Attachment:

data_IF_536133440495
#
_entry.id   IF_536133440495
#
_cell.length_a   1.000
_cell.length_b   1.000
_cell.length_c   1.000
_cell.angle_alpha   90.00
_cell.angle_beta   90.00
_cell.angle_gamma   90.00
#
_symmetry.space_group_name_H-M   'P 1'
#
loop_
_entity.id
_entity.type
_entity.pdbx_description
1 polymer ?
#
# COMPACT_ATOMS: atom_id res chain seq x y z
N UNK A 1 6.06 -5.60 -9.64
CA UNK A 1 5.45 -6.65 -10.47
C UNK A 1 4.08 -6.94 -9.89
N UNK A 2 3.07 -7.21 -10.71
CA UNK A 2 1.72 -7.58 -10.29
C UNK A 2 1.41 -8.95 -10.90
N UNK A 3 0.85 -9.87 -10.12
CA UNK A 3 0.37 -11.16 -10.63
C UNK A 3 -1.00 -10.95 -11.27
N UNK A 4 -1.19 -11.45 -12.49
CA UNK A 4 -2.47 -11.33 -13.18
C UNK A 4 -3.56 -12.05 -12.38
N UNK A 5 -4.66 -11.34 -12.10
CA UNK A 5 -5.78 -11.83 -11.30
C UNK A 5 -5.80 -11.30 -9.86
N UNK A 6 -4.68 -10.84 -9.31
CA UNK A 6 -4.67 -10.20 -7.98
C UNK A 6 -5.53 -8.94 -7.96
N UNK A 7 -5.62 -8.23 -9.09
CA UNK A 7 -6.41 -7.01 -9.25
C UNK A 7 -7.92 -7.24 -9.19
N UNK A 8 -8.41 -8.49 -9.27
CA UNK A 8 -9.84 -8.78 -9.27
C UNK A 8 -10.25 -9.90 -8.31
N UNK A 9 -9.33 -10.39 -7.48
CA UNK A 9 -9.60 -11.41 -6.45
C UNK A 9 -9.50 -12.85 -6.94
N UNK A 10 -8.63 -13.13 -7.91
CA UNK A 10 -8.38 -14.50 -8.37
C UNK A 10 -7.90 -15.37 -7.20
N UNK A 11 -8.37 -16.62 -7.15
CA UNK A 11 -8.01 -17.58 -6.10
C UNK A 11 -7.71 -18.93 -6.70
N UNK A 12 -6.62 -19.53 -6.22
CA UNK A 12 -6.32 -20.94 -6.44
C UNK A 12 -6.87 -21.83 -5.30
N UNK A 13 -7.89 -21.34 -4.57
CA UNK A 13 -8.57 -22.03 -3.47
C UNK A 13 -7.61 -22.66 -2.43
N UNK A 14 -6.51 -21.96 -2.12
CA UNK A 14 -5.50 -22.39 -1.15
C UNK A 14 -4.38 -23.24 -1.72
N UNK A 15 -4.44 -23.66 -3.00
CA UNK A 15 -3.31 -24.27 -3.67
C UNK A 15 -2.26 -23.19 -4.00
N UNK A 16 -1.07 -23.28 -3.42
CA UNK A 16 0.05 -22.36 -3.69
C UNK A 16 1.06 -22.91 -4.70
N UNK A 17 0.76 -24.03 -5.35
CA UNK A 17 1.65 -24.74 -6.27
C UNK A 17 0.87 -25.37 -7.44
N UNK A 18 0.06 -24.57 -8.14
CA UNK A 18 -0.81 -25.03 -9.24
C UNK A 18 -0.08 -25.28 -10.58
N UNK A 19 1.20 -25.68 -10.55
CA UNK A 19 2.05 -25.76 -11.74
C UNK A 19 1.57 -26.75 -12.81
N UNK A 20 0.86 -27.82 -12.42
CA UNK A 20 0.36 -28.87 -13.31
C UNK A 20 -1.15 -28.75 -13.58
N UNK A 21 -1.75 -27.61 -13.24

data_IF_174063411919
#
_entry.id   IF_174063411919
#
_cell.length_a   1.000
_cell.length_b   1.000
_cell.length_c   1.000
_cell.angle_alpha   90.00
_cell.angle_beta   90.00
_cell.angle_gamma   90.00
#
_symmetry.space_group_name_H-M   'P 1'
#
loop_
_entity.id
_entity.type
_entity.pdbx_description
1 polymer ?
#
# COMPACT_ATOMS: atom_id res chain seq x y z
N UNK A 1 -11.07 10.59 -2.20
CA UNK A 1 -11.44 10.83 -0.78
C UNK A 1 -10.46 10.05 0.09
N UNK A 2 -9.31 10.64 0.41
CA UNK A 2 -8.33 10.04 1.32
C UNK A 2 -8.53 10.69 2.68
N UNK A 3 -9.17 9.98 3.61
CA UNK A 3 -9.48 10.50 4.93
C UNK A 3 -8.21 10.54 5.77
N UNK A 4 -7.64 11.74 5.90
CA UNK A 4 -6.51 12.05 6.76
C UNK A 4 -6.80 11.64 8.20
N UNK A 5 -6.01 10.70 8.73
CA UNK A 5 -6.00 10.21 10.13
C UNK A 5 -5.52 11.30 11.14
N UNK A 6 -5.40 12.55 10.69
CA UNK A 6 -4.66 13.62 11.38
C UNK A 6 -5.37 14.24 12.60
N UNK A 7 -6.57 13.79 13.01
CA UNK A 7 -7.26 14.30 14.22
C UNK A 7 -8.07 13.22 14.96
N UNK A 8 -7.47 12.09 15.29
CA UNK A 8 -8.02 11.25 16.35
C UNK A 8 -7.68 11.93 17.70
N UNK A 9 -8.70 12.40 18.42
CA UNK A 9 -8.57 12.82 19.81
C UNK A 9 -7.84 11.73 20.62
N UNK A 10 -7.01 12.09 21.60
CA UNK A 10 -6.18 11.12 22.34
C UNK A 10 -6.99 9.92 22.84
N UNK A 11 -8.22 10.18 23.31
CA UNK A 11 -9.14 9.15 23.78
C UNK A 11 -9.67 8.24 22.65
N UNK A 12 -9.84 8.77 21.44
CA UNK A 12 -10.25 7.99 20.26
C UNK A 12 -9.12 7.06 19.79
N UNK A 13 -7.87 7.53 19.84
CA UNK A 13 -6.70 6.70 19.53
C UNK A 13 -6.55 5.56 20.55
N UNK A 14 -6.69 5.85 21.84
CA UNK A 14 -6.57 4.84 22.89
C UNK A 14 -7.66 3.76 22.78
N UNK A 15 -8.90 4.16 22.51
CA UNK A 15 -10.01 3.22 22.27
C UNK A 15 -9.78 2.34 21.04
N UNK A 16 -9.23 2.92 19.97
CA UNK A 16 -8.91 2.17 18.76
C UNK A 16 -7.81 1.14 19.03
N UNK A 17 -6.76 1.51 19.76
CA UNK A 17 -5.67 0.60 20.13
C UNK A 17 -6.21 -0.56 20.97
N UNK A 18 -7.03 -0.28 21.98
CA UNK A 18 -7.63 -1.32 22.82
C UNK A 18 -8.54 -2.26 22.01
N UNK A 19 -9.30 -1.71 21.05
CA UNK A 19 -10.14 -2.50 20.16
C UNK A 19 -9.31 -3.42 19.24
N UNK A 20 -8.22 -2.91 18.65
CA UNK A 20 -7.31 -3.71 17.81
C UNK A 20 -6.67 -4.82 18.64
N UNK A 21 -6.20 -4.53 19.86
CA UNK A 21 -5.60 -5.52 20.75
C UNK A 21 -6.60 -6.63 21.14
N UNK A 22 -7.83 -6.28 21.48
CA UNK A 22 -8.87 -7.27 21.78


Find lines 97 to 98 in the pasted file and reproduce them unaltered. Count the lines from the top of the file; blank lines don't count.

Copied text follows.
_entity.type
_entity.pdbx_description